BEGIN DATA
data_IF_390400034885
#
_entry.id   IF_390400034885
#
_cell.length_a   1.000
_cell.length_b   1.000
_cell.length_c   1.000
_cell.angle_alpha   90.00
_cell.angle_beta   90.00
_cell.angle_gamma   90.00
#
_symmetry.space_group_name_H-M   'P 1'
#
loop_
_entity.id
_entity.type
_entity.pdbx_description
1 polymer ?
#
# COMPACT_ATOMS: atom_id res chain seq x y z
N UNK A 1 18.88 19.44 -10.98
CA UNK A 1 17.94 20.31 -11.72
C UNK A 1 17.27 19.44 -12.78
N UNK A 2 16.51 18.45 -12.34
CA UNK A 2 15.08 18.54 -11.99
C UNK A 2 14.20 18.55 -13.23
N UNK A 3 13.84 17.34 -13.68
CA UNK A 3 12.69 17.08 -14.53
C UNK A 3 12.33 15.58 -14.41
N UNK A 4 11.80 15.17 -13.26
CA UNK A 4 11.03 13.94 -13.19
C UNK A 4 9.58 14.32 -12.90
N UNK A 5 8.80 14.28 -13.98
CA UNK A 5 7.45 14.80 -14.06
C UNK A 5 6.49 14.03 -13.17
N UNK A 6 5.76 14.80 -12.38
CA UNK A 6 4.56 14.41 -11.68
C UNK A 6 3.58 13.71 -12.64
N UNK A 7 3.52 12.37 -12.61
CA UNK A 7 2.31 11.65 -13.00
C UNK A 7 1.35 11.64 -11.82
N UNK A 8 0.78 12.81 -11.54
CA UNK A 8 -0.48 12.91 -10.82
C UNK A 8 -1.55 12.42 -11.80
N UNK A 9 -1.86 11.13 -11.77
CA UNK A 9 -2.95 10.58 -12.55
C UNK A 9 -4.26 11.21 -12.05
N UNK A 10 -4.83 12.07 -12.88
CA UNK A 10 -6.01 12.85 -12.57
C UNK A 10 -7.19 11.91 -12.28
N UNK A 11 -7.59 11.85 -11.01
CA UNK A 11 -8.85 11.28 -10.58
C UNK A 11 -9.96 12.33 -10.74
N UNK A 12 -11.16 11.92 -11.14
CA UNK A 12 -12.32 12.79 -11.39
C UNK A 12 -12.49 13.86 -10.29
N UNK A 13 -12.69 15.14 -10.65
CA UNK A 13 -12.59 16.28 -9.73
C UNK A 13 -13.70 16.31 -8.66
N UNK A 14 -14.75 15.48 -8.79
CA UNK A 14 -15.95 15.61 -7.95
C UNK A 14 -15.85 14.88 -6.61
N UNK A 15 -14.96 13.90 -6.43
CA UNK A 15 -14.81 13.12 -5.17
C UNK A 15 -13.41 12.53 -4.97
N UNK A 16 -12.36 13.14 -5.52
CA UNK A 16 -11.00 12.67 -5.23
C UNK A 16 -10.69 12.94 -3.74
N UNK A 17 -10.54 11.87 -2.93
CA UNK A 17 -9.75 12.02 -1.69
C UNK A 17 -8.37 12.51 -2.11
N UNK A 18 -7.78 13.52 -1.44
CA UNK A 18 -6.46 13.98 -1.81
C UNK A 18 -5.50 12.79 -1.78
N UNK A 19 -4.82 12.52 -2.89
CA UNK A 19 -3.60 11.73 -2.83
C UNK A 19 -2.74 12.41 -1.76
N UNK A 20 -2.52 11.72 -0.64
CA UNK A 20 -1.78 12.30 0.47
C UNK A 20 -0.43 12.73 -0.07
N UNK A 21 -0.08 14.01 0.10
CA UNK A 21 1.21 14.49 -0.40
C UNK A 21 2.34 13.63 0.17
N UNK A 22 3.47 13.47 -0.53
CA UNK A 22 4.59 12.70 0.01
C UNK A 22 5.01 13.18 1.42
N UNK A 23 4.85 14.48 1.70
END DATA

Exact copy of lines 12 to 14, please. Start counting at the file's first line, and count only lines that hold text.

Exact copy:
_symmetry.space_group_name_H-M   'P 1'
#
loop_